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CLEVELAND, Ohio — The ground shook. Debris rained down as the sharp teeth of an excavator bucket chewed at the concrete innards of a three-story, brick-faced building. A man in heavy work clothes and a hard hat sprayed water from a hose to keep the dust down.
That was the scene Monday as contractors began tearing down the former Cuyahoga Metropolitan Housing Authority “Big 8′’ apartment complex on West 25th Street in Ohio City, a block south of Detroit Avenue.
After more than a decade of planning, dreaming, designing, and grant-writing, the demolition marked the first highly visible step toward the creation of a 23-acre park at Irishtown Bend overlooking the Cuyahoga River and the downtown skyline.
Every bite of the excavator’s bucket opened up a bit more of the view.
Once the site of a 19th-century Irish immigrant settlement, Irishtown Bend is a sodden, unstable, weed-covered slope on the outer curve of the Cuyahoga River opposite Columbus Road Peninsula, with a few buildings on top, along West 25th Street.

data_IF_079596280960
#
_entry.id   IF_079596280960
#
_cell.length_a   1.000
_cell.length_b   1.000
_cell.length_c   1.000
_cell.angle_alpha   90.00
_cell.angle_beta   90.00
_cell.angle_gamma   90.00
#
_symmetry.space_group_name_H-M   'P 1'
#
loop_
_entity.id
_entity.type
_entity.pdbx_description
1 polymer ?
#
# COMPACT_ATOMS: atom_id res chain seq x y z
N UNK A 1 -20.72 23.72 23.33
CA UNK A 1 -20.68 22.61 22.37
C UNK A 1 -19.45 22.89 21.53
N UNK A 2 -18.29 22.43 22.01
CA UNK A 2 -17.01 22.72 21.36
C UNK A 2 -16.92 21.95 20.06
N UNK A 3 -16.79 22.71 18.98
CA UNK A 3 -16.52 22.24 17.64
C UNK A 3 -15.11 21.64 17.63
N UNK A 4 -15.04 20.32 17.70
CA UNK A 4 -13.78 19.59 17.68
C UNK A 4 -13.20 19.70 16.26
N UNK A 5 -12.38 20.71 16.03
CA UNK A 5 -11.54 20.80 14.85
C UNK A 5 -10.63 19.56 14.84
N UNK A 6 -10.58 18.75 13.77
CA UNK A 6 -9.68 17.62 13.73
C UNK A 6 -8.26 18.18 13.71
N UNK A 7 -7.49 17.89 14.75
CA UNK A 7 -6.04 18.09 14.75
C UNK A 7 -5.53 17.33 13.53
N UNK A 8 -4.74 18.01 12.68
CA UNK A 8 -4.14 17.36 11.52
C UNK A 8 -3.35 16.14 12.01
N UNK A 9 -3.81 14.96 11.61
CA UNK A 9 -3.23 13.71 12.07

For decades, the hillside has threatened to avalanche into the river, an event that could rupture a major sewer line and block ore boats from reaching steel mills upstream.
The Port of Cleveland, Cleveland Metroparks, LAND Studio, Ohio City Inc., the City of Cleveland and other nonprofit organizations and government agencies have joined forces to stabilize the slope, rebuild waterside bulkheads, and create a park with trails zig-zagging down to the water.
Other partners include the Northeast Ohio Areawide Coordinating Agency (NOACA),
West Creek Conservancy, CMHA, the Northeast Ohio Regional Sewer District, and the Northeast Ohio Coalition for the Homeless.
“It’s a pretty monumental day,’’ said Tom McNair executive director of Ohio City Inc. “It’s an odd thing in our business where you literally spend years working making things happen. To reach a point where you can see actual, tangible progress on a project is pretty incredible.”
McNair and other advocates have long described the Irishtown project as a gigantic two-fer, with numerous benefits to communities and businesses.
Safeguarding the slope would protect a $3.5-billion shipping industry that serves 20,000 jobs in the region, according to information attributed to the Port of Cleveland on LAND Studio’s website.
Photo Credit: Steven Litt from Cleveland.com